Oxman said that the Napster story has become a “cautionary tale” about the price of fighting innovation. While the original Napster is long gone, its fundamental concepts of online file-sharing and content downloads via MP3 are key to today’s music industry, while the once-dominant physical media-based distribution model is now a tiny fraction of the industry. Today’s payment industry doesn’t want to risk becoming tomorrow’s Tower Records.
Instead, Oxman said, the industry is considering bitcoin’s innovations on their own merits: “At bottom, our industry is in the business of facilitating electronic transactions, and those electronic transactions are going to take the form of whatever the customer or merchant of choice agrees is going to be the form of their electronic transaction.”
One part of the ETA’s approach is educating lawmakers about the potential benefits of digital currency in an effort to prevent them from stifling innovations. The more unfamiliar regulators are with new payment systems, the more skeptical they tend to be about them. “In the world of new payments technologies, any regulators are going to ask questions about the level of consumer protection available through alternative payment systems,” Oxman explained. “The less those systems are established and deployed, the more regulators are going to feel compelled to step in and protect consumers where those protections are not otherwise available.”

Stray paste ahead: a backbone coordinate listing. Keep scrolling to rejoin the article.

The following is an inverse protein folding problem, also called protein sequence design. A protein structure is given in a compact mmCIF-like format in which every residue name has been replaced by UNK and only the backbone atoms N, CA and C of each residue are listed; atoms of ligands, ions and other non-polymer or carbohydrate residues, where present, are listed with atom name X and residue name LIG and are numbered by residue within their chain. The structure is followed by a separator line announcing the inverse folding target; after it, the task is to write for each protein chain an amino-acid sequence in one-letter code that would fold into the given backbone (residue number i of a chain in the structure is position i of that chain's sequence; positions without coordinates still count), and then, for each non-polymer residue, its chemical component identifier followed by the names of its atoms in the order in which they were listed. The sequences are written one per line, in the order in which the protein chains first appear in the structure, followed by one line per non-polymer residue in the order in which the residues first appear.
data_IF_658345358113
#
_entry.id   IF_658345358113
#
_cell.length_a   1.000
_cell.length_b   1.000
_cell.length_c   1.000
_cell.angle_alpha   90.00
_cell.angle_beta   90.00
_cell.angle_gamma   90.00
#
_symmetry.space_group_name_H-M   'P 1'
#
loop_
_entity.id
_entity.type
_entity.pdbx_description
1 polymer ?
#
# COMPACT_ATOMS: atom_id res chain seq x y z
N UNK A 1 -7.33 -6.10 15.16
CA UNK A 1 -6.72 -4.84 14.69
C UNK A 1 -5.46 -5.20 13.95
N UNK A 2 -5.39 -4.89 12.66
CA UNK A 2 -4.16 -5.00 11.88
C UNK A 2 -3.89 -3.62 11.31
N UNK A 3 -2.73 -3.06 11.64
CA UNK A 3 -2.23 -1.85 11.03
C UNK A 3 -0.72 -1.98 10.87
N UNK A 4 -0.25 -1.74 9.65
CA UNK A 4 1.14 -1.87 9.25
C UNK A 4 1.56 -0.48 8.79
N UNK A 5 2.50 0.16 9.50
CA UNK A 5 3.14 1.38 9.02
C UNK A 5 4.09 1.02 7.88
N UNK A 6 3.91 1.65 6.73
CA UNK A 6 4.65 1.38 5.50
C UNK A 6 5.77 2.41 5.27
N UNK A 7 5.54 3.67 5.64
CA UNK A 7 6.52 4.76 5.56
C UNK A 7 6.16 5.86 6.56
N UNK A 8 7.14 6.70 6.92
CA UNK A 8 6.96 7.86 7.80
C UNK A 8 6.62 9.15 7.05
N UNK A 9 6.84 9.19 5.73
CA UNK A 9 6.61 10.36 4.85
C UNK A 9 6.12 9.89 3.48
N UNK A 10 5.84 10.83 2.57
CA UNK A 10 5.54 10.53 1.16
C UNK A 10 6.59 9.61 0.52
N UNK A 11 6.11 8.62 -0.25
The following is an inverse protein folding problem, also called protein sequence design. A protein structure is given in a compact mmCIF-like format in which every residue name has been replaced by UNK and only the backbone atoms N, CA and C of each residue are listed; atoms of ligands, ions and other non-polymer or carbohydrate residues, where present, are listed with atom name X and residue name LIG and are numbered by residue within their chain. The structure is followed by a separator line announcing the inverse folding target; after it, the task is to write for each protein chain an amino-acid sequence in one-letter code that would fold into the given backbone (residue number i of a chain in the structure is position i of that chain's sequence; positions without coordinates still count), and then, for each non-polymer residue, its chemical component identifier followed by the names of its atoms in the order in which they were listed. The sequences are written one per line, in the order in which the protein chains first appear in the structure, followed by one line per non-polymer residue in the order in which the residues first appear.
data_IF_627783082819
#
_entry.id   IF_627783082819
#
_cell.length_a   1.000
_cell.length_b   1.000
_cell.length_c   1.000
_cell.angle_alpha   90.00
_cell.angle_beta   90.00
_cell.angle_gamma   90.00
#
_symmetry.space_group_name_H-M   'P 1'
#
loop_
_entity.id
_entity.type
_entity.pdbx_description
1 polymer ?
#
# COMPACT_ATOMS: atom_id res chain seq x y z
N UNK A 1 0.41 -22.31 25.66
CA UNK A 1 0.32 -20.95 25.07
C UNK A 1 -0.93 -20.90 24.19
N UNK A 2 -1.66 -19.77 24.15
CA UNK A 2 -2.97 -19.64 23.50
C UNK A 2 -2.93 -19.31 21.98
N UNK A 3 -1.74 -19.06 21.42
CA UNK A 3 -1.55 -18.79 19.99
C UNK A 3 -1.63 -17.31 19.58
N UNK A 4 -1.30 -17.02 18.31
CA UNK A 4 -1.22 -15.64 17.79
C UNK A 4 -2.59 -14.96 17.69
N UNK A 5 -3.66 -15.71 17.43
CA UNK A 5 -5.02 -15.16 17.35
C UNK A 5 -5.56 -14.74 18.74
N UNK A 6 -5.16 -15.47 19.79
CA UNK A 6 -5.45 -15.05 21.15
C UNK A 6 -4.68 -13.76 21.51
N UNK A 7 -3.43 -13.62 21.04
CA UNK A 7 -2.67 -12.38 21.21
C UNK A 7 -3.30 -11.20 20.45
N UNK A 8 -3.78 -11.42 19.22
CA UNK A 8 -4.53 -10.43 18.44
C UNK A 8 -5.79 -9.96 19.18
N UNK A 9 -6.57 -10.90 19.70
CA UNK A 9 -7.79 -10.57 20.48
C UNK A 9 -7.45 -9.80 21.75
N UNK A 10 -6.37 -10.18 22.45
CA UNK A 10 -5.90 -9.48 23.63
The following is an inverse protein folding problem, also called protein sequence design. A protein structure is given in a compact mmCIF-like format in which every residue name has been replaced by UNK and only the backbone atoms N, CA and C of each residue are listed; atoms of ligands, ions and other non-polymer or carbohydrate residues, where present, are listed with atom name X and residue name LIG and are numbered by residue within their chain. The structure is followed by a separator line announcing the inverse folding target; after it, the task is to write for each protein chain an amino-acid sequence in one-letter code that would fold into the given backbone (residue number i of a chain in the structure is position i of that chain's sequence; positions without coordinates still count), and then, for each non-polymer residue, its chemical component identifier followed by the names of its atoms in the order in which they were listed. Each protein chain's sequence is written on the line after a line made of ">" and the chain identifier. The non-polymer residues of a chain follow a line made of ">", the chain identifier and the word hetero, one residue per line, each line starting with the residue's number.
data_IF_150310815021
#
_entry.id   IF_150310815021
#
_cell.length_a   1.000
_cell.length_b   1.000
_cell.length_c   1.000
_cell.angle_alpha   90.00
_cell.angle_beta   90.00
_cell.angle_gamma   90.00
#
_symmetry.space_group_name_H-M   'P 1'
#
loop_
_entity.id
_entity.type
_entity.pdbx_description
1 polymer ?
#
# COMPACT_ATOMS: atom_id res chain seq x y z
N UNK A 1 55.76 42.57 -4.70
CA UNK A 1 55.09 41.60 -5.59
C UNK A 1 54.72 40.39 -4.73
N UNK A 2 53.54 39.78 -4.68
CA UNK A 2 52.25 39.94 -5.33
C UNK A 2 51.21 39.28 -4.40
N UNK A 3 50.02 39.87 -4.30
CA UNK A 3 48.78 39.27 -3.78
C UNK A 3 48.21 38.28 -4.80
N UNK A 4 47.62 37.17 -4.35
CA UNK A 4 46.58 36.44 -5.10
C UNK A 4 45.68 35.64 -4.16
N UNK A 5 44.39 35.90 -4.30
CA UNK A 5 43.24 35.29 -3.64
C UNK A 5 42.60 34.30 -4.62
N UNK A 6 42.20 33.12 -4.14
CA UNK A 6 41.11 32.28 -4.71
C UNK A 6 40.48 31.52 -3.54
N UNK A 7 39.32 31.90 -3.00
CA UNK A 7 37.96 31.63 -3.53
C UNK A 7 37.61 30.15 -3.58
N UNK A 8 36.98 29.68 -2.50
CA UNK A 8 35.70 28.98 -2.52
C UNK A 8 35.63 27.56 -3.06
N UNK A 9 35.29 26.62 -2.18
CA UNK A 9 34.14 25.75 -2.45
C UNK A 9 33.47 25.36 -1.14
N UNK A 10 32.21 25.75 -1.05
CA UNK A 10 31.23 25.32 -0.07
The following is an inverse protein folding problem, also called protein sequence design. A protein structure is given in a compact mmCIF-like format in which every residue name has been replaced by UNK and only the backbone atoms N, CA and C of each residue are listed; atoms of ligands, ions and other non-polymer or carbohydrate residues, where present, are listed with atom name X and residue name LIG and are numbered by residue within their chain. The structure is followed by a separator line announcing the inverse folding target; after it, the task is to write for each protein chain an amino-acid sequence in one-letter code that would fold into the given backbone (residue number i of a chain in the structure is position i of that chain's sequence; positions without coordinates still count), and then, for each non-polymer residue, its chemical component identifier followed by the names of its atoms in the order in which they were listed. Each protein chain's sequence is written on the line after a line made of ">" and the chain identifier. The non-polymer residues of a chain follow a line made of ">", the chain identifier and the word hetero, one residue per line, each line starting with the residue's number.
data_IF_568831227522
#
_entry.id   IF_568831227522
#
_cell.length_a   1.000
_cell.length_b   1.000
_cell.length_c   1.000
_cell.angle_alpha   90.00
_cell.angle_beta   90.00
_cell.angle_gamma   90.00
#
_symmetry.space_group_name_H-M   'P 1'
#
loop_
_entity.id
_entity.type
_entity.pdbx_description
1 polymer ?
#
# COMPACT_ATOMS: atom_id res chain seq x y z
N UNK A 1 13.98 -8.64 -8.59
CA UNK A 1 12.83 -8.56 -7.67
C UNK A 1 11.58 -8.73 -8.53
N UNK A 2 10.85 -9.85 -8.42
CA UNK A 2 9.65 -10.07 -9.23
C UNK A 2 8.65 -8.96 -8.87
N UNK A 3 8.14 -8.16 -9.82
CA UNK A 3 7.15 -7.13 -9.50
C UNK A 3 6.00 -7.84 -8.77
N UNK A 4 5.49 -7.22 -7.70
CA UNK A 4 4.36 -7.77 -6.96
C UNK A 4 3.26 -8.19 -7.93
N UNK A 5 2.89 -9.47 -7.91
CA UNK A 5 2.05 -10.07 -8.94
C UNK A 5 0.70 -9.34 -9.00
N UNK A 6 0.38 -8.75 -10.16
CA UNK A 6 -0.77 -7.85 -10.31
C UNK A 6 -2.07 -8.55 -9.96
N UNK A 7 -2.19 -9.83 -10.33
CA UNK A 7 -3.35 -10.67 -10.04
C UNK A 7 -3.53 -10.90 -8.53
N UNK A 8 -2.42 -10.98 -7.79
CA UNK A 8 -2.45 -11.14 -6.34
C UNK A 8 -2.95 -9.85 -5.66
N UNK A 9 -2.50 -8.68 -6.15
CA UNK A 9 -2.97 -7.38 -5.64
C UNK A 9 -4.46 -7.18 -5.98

The ETA represents some 500 payment companies in various capacities, but at the moment it only has one bitcoin-specific member in BitPay. As the cryptocurrency’s innovations are slowly incorporated by traditional payment systems, and as bitcoin service providers move more into the mainstream, the ETA may soon find itself becoming one of the primary advocates for well-reasoned digital currency policy.